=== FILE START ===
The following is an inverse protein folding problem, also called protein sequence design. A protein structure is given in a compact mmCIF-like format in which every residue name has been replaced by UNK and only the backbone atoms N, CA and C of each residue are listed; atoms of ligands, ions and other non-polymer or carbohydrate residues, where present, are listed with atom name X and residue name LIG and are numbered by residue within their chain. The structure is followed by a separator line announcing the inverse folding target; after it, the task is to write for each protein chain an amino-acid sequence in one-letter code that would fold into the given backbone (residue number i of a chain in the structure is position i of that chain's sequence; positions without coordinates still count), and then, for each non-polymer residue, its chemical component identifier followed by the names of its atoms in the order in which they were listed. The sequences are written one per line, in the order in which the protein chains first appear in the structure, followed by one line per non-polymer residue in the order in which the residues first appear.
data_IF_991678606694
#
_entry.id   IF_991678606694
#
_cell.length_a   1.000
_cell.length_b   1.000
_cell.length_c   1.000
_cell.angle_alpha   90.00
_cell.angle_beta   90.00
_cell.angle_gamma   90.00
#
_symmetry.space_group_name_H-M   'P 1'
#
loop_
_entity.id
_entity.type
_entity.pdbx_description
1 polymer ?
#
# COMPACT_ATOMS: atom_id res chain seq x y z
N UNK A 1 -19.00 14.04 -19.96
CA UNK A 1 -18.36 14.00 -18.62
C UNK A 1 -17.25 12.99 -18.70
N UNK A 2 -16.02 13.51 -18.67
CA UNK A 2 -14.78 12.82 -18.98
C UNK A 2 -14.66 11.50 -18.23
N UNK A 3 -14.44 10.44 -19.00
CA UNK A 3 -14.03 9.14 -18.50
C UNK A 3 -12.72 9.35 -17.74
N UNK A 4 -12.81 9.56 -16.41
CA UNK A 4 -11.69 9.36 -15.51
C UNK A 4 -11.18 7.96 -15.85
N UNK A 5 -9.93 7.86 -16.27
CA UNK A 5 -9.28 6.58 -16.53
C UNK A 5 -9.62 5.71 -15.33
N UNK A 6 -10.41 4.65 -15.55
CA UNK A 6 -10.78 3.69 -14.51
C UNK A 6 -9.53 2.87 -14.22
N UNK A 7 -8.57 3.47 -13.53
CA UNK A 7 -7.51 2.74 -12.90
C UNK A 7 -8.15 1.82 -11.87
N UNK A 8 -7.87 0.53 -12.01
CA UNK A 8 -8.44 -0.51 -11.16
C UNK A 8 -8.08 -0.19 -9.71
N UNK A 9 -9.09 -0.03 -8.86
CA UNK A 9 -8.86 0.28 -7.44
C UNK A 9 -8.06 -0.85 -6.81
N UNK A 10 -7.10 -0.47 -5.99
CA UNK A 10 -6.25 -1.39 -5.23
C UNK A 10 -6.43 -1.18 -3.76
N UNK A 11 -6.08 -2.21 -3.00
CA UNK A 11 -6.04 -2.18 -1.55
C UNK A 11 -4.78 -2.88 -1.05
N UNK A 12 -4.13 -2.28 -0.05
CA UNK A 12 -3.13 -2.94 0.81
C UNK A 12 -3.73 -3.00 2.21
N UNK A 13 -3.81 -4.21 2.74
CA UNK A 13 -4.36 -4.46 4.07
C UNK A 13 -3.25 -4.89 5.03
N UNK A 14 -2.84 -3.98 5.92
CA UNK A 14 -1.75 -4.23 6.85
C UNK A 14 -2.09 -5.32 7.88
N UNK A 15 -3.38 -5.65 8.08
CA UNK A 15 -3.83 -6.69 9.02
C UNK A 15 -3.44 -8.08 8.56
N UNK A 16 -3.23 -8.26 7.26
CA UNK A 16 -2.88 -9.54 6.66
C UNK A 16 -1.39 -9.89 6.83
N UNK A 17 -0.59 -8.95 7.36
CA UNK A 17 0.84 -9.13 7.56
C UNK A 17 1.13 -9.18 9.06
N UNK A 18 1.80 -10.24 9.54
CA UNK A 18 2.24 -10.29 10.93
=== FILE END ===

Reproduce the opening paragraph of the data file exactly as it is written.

The following is an inverse protein folding problem, also called protein sequence design. A protein structure is given in a compact mmCIF-like format in which every residue name has been replaced by UNK and only the backbone atoms N, CA and C of each residue are listed; atoms of ligands, ions and other non-polymer or carbohydrate residues, where present, are listed with atom name X and residue name LIG and are numbered by residue within their chain. The structure is followed by a separator line announcing the inverse folding target; after it, the task is to write for each protein chain an amino-acid sequence in one-letter code that would fold into the given backbone (residue number i of a chain in the structure is position i of that chain's sequence; positions without coordinates still count), and then, for each non-polymer residue, its chemical component identifier followed by the names of its atoms in the order in which they were listed. The sequences are written one per line, in the order in which the protein chains first appear in the structure, followed by one line per non-polymer residue in the order in which the residues first appear.